I settle in the chair as my barber wraps a paper collar around my neck. I wonder why barber chairs are made this way. Kind of fancy, aren’t they? They’re probably designed to make you feel special, like at the dentists, since you’re about to be operated upon. Drills, scalpels, scissors, razorblades… the gear don’t really matter. You are helpless and submissive and under the mercy and powers of the operator.
I once wondered, if a barber decides to get you killed, is there any chance to stop him? Not much, I believe. If I was as powerful as the POTUS I might get my barber vetted. But till then and in the meantime, my barber is a nice guy from the suburbs of Damascus and that‘s as good a background check as one might get.
Cars honk and hoot out on the road. “festive mood, eh?” my barber asks. Not really looking for an answer. He looks in a festive mood himself. Kind of happy and relax.
“So how is business?” I ask.
“Sot bad… you know, we had a around during Eid eave. Then things slowed down a bit. But all in all it’s good. Al Hamdillah”
“Did you not get affected by the recession?”
“Not really,” he answers, bewildered “as you know, my customers are mostly local Emiratis. And even the expats keep coming. Look at you, for example, you’re not about to grow a ponytail ‘cause of the recession, are you?”
“No, not because of the recession. But since you’ve mentioned it, I was seriously pondering a ponytail. You know how lazy Í am. I visit you once every two month and then it’s only because my hair gets messy and disheveled.”
He furrows his eyebrows while his scissor clicks away. I’m not sure whether he’s trying to concentrate or he’s baffled by my proposition.
“Oh yeah, a ponytail. But you know, it may require much more work than you think. You need to take care of your hair; wash it, brush it, apply hair product and what not. You think women spend ample time before mirrors ‘cause they have nothing else to do? No, man. Long hair is a lot of work,” he smiles and keeps on talking, can’t really stop a guy once he’s rattling off something he knows well. “but,” he goes on, “once you’ve grown your hair long enough, you’re going to love it. Most guys I know never cut their hair short again after they’ve grown it. Unless it’s for something overriding. Like a job requirement or military service.”
“I see,” I said, the idea of the ponytail burst up in the air like a bubble. In fairness, it was never strong enough to begin with.
“Anyway, the idea was bad to begin with. You know, I swim a lot and long hair isn’t good for me. Do you swim yourself?”
“Me? Swimming?” he chuckles, “man, I’m the world champion in laziness.”
“It’s not really about laziness, I’m lazy, as you can tell.” hell he could tell, the floor around us was being carpeted with two months growth of hair. “Laziness in my opinion can’t be measured by doing the things you love doing. I love swimming and work out in general. Can’t deem myself active just because I’m doing them. Laziness is about not doing the grudging things that you HAVE to do. .. That’s laziness, know what I mean?”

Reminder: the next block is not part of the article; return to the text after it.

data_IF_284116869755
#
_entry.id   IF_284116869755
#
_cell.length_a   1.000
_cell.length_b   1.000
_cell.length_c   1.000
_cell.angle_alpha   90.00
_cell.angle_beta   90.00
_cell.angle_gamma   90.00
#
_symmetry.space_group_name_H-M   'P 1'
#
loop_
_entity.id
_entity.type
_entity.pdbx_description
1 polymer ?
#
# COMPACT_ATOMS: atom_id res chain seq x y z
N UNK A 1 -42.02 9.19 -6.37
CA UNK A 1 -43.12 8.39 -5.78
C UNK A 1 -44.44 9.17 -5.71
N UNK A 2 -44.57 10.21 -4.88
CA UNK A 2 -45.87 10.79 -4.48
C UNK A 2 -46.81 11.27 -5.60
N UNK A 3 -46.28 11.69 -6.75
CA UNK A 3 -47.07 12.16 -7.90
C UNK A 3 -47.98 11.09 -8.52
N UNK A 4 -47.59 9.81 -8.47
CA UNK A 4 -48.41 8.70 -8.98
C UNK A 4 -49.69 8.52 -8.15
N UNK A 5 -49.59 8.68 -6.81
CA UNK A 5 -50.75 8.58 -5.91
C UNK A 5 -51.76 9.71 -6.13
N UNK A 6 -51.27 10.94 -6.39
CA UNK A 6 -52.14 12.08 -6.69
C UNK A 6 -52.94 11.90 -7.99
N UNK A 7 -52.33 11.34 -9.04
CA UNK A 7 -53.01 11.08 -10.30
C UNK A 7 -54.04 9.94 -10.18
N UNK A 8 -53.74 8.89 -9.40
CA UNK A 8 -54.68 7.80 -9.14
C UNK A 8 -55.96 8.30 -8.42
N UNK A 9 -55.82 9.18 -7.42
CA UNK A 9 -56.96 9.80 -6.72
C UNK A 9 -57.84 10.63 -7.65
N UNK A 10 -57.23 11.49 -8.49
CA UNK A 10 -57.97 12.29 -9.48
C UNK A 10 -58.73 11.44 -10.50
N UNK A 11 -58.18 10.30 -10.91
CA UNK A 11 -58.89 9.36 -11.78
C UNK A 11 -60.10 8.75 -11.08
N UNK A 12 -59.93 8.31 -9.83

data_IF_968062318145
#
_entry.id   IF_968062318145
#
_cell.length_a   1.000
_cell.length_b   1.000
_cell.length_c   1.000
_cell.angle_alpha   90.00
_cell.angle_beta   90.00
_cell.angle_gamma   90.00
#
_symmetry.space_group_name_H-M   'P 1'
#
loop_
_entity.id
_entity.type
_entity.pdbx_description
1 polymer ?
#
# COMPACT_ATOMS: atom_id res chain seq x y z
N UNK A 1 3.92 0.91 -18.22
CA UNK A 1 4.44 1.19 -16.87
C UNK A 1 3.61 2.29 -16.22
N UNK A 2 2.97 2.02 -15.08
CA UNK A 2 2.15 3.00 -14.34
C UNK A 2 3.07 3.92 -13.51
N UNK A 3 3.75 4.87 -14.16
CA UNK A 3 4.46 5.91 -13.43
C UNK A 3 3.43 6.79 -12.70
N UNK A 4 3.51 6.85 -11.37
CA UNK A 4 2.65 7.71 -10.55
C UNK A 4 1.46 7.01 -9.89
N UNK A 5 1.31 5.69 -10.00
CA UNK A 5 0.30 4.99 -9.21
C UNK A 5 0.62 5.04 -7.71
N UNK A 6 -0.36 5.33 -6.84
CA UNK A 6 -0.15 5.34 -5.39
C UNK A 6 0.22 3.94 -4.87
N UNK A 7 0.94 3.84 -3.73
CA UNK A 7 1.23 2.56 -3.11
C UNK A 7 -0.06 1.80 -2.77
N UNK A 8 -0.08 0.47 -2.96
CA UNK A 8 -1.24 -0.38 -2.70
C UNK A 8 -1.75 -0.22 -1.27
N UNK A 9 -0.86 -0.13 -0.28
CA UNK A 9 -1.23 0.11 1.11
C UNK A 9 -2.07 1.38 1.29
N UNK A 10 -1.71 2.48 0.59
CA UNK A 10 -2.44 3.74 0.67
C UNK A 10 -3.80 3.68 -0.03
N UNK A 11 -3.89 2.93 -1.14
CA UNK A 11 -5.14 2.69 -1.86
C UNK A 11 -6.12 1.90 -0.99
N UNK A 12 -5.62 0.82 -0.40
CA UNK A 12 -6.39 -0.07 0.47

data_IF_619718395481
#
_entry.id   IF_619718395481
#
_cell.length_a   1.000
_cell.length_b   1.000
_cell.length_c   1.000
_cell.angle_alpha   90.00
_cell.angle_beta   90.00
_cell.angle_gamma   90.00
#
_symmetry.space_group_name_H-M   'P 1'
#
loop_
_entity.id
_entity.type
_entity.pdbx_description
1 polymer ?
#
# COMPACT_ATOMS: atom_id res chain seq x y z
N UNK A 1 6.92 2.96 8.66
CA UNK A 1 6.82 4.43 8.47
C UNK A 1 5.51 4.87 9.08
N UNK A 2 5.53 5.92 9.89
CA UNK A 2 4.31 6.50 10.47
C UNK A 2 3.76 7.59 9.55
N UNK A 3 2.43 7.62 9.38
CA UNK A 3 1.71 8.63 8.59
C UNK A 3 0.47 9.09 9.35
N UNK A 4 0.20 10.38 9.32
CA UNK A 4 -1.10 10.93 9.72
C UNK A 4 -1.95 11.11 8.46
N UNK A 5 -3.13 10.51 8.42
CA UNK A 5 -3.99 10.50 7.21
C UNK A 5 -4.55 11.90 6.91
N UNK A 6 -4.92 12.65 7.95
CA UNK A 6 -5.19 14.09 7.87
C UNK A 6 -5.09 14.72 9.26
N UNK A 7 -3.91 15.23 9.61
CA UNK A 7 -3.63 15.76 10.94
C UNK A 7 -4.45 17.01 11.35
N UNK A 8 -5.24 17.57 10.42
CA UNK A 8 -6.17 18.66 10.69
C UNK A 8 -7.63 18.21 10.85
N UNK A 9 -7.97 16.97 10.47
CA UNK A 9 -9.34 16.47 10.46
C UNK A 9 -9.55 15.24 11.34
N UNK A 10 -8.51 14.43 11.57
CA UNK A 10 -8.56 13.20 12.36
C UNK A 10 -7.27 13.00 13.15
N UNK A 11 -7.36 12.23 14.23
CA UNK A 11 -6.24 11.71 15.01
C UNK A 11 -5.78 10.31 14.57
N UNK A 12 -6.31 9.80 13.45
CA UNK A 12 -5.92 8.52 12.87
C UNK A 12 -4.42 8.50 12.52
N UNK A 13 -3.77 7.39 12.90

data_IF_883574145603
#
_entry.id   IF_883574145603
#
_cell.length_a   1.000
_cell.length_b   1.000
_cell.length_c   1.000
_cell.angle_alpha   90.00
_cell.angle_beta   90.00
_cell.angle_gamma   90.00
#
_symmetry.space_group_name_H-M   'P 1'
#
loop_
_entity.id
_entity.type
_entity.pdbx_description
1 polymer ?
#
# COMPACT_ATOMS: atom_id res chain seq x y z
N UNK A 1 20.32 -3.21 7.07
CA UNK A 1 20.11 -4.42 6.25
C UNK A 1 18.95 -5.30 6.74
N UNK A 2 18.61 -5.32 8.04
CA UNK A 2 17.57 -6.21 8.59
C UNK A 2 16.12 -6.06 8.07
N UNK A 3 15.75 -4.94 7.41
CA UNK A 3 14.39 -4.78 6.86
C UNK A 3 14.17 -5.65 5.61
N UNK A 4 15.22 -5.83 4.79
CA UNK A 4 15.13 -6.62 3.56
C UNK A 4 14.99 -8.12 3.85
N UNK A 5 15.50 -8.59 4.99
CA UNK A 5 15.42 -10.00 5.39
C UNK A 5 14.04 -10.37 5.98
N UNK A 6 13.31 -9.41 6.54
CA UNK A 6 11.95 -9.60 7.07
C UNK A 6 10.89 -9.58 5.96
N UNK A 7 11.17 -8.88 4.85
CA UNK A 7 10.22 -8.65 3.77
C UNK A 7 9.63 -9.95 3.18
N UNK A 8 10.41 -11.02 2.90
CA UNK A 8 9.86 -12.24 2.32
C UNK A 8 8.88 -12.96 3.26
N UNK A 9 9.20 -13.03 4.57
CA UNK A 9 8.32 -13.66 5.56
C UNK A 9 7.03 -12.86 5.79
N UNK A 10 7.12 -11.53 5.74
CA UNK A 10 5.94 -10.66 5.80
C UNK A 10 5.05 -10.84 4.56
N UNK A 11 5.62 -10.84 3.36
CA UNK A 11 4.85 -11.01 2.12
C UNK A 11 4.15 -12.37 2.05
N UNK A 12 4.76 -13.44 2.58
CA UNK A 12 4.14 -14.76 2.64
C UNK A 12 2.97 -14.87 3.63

Problem with barber conversations, you need to keep a low bar of intellectualism. My barber nods and looks blank. Not in the mood to revise his definition of laziness.
“So back to your business,” I say, changing the subject, “you know, it’s really great that it’s not been affected throughout this crisis. “
“What crisis? Man, all I know about the crisis is that the rent had dropped down around this area. I moved into a nice flat couple of months ago. Five minutes walk away from here”
“You did…? That’s great”, as far as I kn0w, my barber was struggling to get a driver license and was living at the other end of town. It was taking him an hour to commute via RTA bus service.
When you’re being operated upon by the barber, you learn trivial things about his/her life.
Five minutes. So much for laziness.
My barber finishes with the worldly proclamation of “Na3eeman”. I pay, tip and say goodbye. See you next year. Literally. The road had become swarming with cars painted the colors of the national flag. people stuck out from sunroofs of fast moving cars. Waving, screaming, spraying paint all around them in a mischievous way.
It takes me a while longer than usual to get home. But it’s OK. Everyone is in a festive mood and the ill-fitting international headlines can take the back seat while these kids screeched their tires and celebrated. Everyone seems to be happy, and the crisis is ward off for the time being.
Laziness, here I come.